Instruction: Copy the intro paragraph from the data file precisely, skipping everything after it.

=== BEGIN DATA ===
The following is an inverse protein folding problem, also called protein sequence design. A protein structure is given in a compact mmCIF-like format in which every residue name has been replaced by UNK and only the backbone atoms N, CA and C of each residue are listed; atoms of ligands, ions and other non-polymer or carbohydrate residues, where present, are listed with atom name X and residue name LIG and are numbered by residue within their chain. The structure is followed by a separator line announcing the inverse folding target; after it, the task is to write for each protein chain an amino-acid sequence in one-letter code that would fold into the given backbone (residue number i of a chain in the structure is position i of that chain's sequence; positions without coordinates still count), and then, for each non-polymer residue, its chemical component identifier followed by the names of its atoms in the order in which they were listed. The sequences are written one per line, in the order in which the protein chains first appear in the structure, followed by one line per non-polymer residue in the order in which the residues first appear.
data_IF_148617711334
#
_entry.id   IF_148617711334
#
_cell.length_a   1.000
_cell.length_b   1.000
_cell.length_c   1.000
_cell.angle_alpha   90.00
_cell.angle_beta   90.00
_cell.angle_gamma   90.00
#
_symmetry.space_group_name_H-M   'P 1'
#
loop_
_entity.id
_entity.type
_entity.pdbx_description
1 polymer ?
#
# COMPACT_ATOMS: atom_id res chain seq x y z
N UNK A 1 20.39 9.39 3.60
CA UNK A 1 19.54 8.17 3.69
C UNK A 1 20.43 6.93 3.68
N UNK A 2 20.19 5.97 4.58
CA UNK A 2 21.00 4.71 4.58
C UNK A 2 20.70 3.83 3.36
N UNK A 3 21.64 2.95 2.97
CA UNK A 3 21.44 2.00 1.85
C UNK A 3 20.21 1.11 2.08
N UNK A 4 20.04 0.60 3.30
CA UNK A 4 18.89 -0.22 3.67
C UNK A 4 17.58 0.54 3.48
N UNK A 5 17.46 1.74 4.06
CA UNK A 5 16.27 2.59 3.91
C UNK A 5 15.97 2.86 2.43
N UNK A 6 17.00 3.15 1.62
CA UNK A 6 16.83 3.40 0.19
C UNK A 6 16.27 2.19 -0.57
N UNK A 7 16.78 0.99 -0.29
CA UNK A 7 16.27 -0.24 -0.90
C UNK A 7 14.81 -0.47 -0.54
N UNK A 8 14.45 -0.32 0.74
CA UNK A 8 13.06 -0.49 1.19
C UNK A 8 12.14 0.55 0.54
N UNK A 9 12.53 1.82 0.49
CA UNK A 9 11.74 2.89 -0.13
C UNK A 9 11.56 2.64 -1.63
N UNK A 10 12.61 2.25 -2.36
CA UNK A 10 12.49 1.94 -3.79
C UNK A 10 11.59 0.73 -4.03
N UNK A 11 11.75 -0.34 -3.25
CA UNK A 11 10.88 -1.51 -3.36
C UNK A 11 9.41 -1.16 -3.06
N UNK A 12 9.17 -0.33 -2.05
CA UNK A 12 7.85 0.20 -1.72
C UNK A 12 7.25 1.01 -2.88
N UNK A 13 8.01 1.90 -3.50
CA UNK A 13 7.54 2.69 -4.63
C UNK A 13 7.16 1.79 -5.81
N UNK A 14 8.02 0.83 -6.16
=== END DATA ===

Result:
The following is an inverse protein folding problem, also called protein sequence design. A protein structure is given in a compact mmCIF-like format in which every residue name has been replaced by UNK and only the backbone atoms N, CA and C of each residue are listed; atoms of ligands, ions and other non-polymer or carbohydrate residues, where present, are listed with atom name X and residue name LIG and are numbered by residue within their chain. The structure is followed by a separator line announcing the inverse folding target; after it, the task is to write for each protein chain an amino-acid sequence in one-letter code that would fold into the given backbone (residue number i of a chain in the structure is position i of that chain's sequence; positions without coordinates still count), and then, for each non-polymer residue, its chemical component identifier followed by the names of its atoms in the order in which they were listed. The sequences are written one per line, in the order in which the protein chains first appear in the structure, followed by one line per non-polymer residue in the order in which the residues first appear.